Some states I have been in only very briefly - Montana just on the way to Yellowstone. Oklahoma and Kansas just on the way to Colorado.
Fondest memory: I have many fond memories of my travels in the United States. Wherever I am there is something interesting to see or a tiny museum to visit. And sometimes I come upon things by accident that I had not expected would be there.
I couldn't leave without going on one final road trip and showing my wife the greatest parts of her new country so off we set for a six-month sojourn sewn of tent camping and tramping to the far corners of our nation's varied vistas. With each state and National Park we passed a sense of pride swelled within me that I had not felt in ages. Teddy Roosevelt's idealistic notion that the great landscapes of this incredible country were to be set aside for all its citizens to enjoy was sweeping and now overwhelming not only me but its most important new citizen: my wife. As close as we had been prior, this trip put our souls together in seeming suspension. The spirit of a land once so strong was still within its soil. It was just its people who had lost their way.
As long as a six-month trip sounds, it had to come to an end sooner or later and this was one that ended for us with a degree of sadness. What had begun as a farewell to a dying nation had turned into a realization that once you let the beauty within the USA inside you, you can never really escape it. We were leaving the country for a chance at a new life elsewhere but now we knew that once there, we would always long at least partly for not only the great natural wonders we had seen but also the free spirit that had touched our souls so deeply. Saying goodbye to the USA? Perhaps not. Maybe it's just see you later.
The National Park system of the United States of America has no peer in breath and depth. It is nation's greatest legacy and our greatest contribution to world thought.
Fondest memory: No one said saying goodbye to your country was going to be easy. Especially when the country in question is the United States of America. But that's what I was about to do. Of course, with a country as big as mine it would take some time to do and so I set off across this great land to embrace some old favorites and meet some new ones. You see, in a country as diverse as the ole USA even an avid traveler like myself has not seen everything. In the past I had done a five month extravaganza around the Western US, a two month one through New England as well as a four month adventure around Alaska. This along with many trips up and down the east coast between my two homes of New Jersey and Florida made me far more traveled than most of my fellow citizens. And it's not like I just drove around in a car and snapped a few photos. I had done over 1000 miles hiking trails through the country's most spectacular corridors with wilderness camping affording me numerous displays of purple mountain majesty. But the biggest difference this time around was also the reason for the big farewell in the first place: my wife who just happened to be German.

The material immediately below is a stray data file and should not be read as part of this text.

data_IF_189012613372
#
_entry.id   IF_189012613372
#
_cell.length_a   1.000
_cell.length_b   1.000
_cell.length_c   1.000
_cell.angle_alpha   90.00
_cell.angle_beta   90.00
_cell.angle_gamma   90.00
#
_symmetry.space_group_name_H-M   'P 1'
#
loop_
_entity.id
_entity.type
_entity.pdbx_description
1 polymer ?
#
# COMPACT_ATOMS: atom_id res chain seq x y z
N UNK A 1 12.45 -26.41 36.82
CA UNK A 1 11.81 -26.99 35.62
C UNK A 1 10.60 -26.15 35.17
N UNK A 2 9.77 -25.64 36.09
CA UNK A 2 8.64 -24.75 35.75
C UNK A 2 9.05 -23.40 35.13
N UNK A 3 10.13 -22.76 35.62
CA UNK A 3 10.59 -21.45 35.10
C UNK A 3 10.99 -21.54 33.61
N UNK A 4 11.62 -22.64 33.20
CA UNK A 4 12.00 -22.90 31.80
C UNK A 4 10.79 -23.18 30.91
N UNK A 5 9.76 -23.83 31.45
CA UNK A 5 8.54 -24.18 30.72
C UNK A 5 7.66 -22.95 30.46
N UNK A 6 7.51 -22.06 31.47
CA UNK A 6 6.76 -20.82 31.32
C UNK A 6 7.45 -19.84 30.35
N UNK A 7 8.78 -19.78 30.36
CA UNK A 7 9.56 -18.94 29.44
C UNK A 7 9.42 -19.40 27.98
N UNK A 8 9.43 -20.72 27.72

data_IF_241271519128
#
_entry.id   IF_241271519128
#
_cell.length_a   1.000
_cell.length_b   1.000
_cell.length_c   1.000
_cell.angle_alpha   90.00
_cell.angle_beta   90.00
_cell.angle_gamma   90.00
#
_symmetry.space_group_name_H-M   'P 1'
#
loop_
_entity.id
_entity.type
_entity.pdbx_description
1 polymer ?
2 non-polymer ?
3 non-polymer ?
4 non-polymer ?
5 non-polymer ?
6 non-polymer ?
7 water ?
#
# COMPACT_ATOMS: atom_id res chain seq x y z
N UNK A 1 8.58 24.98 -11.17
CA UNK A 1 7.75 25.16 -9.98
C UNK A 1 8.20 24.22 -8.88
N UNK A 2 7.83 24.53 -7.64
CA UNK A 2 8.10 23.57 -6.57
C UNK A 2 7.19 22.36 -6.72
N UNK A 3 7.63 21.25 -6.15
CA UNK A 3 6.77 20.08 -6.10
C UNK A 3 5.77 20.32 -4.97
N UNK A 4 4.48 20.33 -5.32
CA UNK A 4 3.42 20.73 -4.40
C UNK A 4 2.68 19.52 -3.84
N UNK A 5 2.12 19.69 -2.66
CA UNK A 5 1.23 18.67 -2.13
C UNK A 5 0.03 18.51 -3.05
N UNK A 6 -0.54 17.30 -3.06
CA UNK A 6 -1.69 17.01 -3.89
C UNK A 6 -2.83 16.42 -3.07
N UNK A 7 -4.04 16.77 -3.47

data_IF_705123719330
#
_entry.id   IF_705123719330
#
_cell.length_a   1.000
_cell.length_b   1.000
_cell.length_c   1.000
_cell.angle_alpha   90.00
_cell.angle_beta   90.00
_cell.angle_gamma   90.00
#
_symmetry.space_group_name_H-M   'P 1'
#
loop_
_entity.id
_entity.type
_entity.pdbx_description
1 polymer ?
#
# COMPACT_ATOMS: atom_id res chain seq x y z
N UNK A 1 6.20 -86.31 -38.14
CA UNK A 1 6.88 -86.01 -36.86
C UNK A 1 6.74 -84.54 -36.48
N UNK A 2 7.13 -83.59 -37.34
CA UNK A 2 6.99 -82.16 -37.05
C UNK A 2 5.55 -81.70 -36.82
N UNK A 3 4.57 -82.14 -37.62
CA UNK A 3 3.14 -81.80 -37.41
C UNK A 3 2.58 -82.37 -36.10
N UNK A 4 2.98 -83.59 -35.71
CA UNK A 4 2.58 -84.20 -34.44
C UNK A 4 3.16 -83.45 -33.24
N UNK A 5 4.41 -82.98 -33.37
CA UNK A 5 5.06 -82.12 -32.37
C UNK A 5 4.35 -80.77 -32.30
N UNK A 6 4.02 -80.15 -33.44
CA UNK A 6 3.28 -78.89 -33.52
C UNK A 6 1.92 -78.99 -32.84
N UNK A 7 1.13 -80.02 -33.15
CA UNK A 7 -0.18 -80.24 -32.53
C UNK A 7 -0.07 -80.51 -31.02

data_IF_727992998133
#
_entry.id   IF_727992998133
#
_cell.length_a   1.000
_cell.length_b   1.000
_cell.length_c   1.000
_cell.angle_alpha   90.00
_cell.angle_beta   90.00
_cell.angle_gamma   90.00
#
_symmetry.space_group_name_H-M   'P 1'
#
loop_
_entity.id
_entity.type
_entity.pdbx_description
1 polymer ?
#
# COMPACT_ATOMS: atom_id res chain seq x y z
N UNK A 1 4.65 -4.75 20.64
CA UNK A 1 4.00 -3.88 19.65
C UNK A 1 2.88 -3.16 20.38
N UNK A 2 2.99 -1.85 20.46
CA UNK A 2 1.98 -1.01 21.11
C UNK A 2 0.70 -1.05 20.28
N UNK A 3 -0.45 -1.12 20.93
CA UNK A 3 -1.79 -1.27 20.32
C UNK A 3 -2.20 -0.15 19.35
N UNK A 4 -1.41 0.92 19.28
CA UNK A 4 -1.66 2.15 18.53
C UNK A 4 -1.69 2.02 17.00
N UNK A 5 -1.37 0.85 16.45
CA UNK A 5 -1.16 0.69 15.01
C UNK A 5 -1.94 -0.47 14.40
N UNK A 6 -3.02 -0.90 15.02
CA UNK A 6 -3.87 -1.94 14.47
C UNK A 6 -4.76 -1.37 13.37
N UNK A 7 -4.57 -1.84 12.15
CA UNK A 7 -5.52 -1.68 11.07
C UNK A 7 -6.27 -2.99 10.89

She had stolen my heart quite a few years earlier and from our first meeting it seemed our lives revolved around seeing as much of each other as possible. This we found was not as easy as it sounded or would have been if we had been from the same country. The obstacles were not merely financial either as we were both willing to live a ragtag existence to enjoy each other's company. No, the primary problem was that my country had some very strict rules on my new love's ability to enter what they regarded as the land of plenty. (continued below in Fondest Memory)
when i lived in ar. louis, there was surely snow in december. we never needed chains but i'm sure in other parts of your route, you may.
i owned a 2003 subaru outback and it was one of the best cars i've owned. it even saved my life in a car wreck because of its weight distribution. totaled the poor car :(
Three months were all they would write and so we began a series of trips to third world countries where we could spend the needed time together to see if what we had found was real. It was but coming back to reality together was not any easier than when we had left it. Living in Germany proved what we felt was economically stifling so we married in hopes of making the United States our home. This proved costlier and more time consuming than we could have ever imagined but five years and a similar number of thousand dollars later and she was indeed a US citizen. The only problem: The American Dream was fading and not just for us.